God is an active creator, but God also bestows the power of creation upon the created.

The concept of time

God either orders the world or allows for the intrinsic order to come forth. Regardless, God is intimately involved and experiences time in the way that we do. In each of the days, God experiences evening and morning. From the outset, the Abrahamic religions have a bifurcated sense of time. First, the timelessness of God that stands outside the act of creation, called καιρός (kairos) in Greek. Second, the time by which we chronicle our lives, χρόνος (chronos) in Greek.

This is an important point. If we take this passage literally, which I do not suggest, it still points us to the same reality as does a figurative reading: God experiences temporality with us. We need not think of God as being remote and distant from us. God’s life is marked by the six days of working such that a day of rest is needed by God. We can ask all sorts of metaphysical questions like, did God need a nap? Does God drink coffee and if so, where can I find the brew because if it’s good enough to get God up in the morning I think it’ll be just fine for me?

But these would be the wrong questions to ask. Notice that God rests, but nowhere in the text does it say that creation itself rested with God. While God rests the waters lap the shores, dew forms on the fruit trees, birds chirp as the sun launches from the horizon. God creates a day of rest to marvel at creation, and we may speculate, to refill God’s own well. Regardless, this is not a God unaffected or disinterestedly involved in creation.

God in the storm

I wrote yesterday about the absurdity of claiming that the recent onslaught of devastating storms is somehow the harbinger of the Parousia or the Day of the Lord. What the Genesis 1 narrative shows us is that if we are looking for a text that suggests God sends storms or is in control of them, this is not that text. God has a relationship with creation, but creation functions by itself while God rests. That is literally on page 1.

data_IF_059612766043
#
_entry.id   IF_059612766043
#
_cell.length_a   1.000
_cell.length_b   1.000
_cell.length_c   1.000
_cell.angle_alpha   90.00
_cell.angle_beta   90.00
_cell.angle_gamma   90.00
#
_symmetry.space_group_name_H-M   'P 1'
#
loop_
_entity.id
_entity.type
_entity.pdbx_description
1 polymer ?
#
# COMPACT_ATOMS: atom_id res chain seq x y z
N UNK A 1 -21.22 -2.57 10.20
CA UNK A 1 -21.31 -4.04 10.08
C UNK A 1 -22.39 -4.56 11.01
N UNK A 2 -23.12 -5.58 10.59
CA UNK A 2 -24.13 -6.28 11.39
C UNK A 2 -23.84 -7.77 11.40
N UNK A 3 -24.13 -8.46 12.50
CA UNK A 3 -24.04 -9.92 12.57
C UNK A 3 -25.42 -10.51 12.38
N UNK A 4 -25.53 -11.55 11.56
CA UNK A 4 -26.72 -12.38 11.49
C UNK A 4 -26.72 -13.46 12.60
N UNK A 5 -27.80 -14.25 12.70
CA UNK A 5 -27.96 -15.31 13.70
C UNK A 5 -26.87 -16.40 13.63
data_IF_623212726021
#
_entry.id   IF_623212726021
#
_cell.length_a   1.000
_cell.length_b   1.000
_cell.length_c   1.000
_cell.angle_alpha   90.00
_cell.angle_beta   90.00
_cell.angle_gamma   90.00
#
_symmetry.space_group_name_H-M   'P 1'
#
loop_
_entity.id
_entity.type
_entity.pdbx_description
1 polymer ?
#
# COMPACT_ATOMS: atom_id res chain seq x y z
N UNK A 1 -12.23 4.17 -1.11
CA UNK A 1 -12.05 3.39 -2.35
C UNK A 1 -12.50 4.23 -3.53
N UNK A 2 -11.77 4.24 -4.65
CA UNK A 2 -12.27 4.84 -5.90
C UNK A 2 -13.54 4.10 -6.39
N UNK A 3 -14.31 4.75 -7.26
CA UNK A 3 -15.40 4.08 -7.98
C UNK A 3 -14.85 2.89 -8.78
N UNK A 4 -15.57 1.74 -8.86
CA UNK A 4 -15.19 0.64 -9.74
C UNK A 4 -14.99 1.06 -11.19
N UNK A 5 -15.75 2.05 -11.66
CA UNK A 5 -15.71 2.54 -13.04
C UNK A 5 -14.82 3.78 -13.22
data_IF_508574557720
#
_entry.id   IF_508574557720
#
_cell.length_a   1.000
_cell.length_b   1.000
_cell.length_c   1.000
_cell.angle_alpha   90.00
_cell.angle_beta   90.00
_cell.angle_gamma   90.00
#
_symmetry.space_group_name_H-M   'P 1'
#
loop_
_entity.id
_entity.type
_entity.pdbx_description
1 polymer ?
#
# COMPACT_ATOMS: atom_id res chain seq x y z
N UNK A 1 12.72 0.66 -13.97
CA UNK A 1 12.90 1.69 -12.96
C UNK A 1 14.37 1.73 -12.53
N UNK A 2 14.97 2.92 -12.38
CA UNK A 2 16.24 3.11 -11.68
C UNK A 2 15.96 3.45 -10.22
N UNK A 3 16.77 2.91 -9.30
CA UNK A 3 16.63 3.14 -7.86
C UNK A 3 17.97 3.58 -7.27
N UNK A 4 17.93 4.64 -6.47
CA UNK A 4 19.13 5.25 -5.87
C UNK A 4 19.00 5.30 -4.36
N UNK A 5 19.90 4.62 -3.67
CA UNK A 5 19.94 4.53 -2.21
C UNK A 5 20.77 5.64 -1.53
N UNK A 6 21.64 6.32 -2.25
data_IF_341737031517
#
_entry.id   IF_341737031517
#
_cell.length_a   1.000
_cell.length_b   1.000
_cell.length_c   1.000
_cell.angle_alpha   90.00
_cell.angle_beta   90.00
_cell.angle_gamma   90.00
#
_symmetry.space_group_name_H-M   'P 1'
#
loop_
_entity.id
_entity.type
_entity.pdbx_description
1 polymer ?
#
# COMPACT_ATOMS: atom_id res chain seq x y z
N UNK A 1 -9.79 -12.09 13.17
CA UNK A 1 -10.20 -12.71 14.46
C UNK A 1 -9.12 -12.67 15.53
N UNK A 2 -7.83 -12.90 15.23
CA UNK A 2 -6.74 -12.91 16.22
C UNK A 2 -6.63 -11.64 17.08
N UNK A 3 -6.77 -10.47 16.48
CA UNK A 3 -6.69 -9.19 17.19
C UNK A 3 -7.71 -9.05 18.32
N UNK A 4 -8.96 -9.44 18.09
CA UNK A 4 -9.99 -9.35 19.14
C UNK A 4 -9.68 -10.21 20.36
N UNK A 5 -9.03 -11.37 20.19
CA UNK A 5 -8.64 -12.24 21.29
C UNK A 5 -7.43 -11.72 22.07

God gives human beings יִרְדּוּ֩ (literally “let them have dominion”) rule over the created world. Sadly, this continues to be interpreted by some as human beings have mastery, and God will not let the natural resources run. I think we have seen where that has gone. Yes, there are natural cycles for storms, but there is no doubt that the rest of creation is feeling the impact of our poor dominion.

I reject out-of-hand the idea that God sends storms to punish people for sins. But it seems to me, in reading Genesis 1, that God is also going to let the natural world do what it needs to do. These storms are not judgments, they are consequences. We cannot think that what we do as individuals does not have communal repercussions. Certainly, human activity is not responsible for every single storm that occurs; hurricanes existed long before we did. What we can see is that there is a delicate balance within creation that allows it to function as it should. This includes the good and the bad. Hurricanes are part of the natural order. But perhaps the frequency and ferocity of these storms are the words of God’s partner in creation crying out in anguish and pain?

If we seek to find God in these storms, let it be in the actions we take and the changes we make as those charged with dominion over the natural world.